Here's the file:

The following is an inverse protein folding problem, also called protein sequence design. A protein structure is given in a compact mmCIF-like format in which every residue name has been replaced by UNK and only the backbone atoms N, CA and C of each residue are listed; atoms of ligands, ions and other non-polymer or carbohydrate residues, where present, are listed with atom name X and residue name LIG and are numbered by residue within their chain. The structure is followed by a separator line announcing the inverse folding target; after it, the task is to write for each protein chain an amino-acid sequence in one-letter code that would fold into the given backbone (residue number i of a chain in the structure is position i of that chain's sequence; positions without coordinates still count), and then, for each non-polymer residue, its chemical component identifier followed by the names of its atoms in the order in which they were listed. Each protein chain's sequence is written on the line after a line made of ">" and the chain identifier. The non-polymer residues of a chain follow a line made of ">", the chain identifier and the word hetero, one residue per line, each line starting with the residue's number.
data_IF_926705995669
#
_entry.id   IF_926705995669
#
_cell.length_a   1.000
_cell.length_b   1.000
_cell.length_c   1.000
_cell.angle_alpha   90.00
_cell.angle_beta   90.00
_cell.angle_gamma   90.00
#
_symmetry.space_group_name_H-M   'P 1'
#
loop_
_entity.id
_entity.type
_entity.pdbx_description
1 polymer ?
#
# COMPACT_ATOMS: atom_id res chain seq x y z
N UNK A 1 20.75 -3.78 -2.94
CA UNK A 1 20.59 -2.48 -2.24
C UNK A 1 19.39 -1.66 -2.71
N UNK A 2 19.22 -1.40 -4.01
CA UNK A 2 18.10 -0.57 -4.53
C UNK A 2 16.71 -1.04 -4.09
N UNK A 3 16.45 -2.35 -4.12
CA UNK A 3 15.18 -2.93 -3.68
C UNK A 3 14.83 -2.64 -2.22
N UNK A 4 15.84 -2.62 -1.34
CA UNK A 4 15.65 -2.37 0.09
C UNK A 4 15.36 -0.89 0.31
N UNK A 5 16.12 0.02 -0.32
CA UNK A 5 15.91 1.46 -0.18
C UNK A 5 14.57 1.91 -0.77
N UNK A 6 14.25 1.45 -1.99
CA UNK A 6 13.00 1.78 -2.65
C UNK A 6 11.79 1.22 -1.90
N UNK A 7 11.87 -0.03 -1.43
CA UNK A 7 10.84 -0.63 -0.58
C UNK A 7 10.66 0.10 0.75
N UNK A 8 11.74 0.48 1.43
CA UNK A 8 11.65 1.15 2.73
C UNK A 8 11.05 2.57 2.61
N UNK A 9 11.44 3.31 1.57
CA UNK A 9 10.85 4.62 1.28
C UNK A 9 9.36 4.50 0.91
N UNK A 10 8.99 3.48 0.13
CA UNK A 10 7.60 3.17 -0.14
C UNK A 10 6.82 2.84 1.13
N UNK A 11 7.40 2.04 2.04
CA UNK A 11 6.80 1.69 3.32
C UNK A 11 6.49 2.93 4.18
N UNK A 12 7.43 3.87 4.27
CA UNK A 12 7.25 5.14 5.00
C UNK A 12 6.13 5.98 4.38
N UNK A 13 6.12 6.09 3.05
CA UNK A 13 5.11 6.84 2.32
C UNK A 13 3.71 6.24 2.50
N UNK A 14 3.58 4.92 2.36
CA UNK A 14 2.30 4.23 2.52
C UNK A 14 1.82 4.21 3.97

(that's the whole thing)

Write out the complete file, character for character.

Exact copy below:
The following is an inverse protein folding problem, also called protein sequence design. A protein structure is given in a compact mmCIF-like format in which every residue name has been replaced by UNK and only the backbone atoms N, CA and C of each residue are listed; atoms of ligands, ions and other non-polymer or carbohydrate residues, where present, are listed with atom name X and residue name LIG and are numbered by residue within their chain. The structure is followed by a separator line announcing the inverse folding target; after it, the task is to write for each protein chain an amino-acid sequence in one-letter code that would fold into the given backbone (residue number i of a chain in the structure is position i of that chain's sequence; positions without coordinates still count), and then, for each non-polymer residue, its chemical component identifier followed by the names of its atoms in the order in which they were listed. Each protein chain's sequence is written on the line after a line made of ">" and the chain identifier. The non-polymer residues of a chain follow a line made of ">", the chain identifier and the word hetero, one residue per line, each line starting with the residue's number.
data_IF_926705995669
#
_entry.id   IF_926705995669
#
_cell.length_a   1.000
_cell.length_b   1.000
_cell.length_c   1.000
_cell.angle_alpha   90.00
_cell.angle_beta   90.00
_cell.angle_gamma   90.00
#
_symmetry.space_group_name_H-M   'P 1'
#
loop_
_entity.id
_entity.type
_entity.pdbx_description
1 polymer ?
#
# COMPACT_ATOMS: atom_id res chain seq x y z
N UNK A 1 20.75 -3.78 -2.94
CA UNK A 1 20.59 -2.48 -2.24
C UNK A 1 19.39 -1.66 -2.71
N UNK A 2 19.22 -1.40 -4.01
CA UNK A 2 18.10 -0.57 -4.53
C UNK A 2 16.71 -1.04 -4.09
N UNK A 3 16.45 -2.35 -4.12
CA UNK A 3 15.18 -2.93 -3.68
C UNK A 3 14.83 -2.64 -2.22
N UNK A 4 15.84 -2.62 -1.34
CA UNK A 4 15.65 -2.37 0.09
C UNK A 4 15.36 -0.89 0.31
N UNK A 5 16.12 0.02 -0.32
CA UNK A 5 15.91 1.46 -0.18
C UNK A 5 14.57 1.91 -0.77
N UNK A 6 14.25 1.45 -1.99
CA UNK A 6 13.00 1.78 -2.65
C UNK A 6 11.79 1.22 -1.90
N UNK A 7 11.87 -0.03 -1.43
CA UNK A 7 10.84 -0.63 -0.58
C UNK A 7 10.66 0.10 0.75
N UNK A 8 11.74 0.48 1.43
CA UNK A 8 11.65 1.15 2.73
C UNK A 8 11.05 2.57 2.61
N UNK A 9 11.44 3.31 1.57
CA UNK A 9 10.85 4.62 1.28
C UNK A 9 9.36 4.50 0.91
N UNK A 10 8.99 3.48 0.13
CA UNK A 10 7.60 3.17 -0.14
C UNK A 10 6.82 2.84 1.13
N UNK A 11 7.40 2.04 2.04
CA UNK A 11 6.80 1.69 3.32
C UNK A 11 6.49 2.93 4.18
N UNK A 12 7.43 3.87 4.27
CA UNK A 12 7.25 5.14 5.00
C UNK A 12 6.13 5.98 4.38
N UNK A 13 6.12 6.09 3.05
CA UNK A 13 5.11 6.84 2.32
C UNK A 13 3.71 6.24 2.50
N UNK A 14 3.58 4.92 2.36
CA UNK A 14 2.30 4.23 2.52
C UNK A 14 1.82 4.21 3.97